The city is preparing to send out revised bills to reflect the changes in New London’s embattled 2013 fiscal year budget and tax rate.
Tax Collector Maureen Farrell said a printer will run off the bills and anticipates that they will be mailed late next week or shortly after Christmas. The bills will adjust the taxes due from about 18,000 property, motor vehicle, and personal property taxes.
Municipal taxes are due on the first of July and the first of January. However, residents may pay the bill within a month of these days without a penalty if they do so in person at City Hall or mail payment with a postmarked date within the threshold.
“Some people have come in and paid the increase already,” she said.
New London’s mill rate, or tax paid per $1,000 of assessed value, increased 5.1 percent from 25.31 to 26.6 under a approved by the City Council on Oct. 9. The council passed this council and tax rate following the defeat of a proposed $42.3 million municipal budget and mill rate of 27.22—a 7.5 percent increase—at a Sept. 18 referendum. The taxes also go toward funding the approved for the New London Public Schools.
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The municipal budget was subject to a second referendum challenge after the October vote, but Law Director Jeffrey Londregan gave the opinion that further referendums on the budget were not possible. The council opted to forgo the opinion and accept the petition, but could not muster enough votes on efforts to reduce the budget at the council level or send it to a special referendum vote. As a result, the vote on whether to accept the 2013 budget will take place in November of 2013, four months after the end of the fiscal year.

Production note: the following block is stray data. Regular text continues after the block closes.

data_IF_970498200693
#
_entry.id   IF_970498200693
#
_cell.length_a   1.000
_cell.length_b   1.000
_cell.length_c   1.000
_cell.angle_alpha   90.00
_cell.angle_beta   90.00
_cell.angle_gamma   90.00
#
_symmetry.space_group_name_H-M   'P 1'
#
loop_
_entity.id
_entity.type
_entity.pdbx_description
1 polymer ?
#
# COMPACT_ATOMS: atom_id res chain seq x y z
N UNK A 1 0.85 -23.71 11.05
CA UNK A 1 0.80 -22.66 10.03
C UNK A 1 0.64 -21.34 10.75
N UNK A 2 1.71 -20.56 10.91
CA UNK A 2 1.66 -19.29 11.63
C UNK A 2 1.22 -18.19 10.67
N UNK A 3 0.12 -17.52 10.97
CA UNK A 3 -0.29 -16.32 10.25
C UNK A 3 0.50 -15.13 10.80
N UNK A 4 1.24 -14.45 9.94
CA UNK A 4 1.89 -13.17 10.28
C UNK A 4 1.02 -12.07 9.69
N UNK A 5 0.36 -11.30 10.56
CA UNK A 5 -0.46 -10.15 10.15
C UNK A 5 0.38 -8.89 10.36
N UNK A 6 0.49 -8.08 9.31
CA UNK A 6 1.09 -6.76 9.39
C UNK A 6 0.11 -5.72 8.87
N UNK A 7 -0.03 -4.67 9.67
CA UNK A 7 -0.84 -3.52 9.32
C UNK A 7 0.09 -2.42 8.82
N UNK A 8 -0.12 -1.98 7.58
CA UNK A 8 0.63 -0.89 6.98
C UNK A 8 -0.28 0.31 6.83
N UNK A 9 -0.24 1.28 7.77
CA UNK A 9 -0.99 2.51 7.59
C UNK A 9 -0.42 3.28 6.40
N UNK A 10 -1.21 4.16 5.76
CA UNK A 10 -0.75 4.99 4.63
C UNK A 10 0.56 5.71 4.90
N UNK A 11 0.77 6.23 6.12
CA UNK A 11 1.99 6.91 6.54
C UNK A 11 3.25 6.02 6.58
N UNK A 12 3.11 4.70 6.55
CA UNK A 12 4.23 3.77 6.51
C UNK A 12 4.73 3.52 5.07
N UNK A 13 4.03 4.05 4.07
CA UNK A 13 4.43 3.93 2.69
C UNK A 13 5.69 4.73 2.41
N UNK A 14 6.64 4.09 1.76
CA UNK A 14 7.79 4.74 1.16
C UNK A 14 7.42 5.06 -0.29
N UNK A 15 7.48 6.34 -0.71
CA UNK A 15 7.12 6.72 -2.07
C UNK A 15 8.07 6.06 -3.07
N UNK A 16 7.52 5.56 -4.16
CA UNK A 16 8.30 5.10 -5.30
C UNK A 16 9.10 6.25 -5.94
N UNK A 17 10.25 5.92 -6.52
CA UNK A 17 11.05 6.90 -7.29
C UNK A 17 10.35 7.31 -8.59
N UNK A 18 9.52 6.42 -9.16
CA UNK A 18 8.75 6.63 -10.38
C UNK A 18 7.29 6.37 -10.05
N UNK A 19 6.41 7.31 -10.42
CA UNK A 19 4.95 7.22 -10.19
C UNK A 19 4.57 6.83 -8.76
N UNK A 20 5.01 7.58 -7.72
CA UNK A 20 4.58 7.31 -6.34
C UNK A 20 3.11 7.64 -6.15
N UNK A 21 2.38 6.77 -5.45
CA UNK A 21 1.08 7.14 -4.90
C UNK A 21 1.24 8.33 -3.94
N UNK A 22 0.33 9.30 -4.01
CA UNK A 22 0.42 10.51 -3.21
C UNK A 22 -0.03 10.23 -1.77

The vote raised some questions as to whether the city has a valid budget. Londregan told the council last month that the best option for the city is to work under the Oct. 9 budget for the 2013 fiscal year.
The city’s tax bills are separated into three parts, with one part to be kept by the residents and two portions to be turned in with each of the year’s two scheduled payments. Changes to the tax rate could not be included in this bill, which is sent out prior to the July 1 deadline, because of a prolonged budget rate which did not produce an initial budget until June 19.
Farrell said the mailing will result in some additional costs to the city, with an estimated $7,500 in additional postage as well as the cost of the printing and envelopes. She said that due to these costs, the city set a limit the city will not pursue collection on any bills with an increase of less than $2. Farrell said the people who have been paying the increase in advance are residents who are resolving past tax issues and opting to pay the additional amount as well.
Farrell said the date the bills are mailed will depend on the preparation of the bills and envelopes as well as payment of the postage costs to the printing company, Harty Press in New Haven.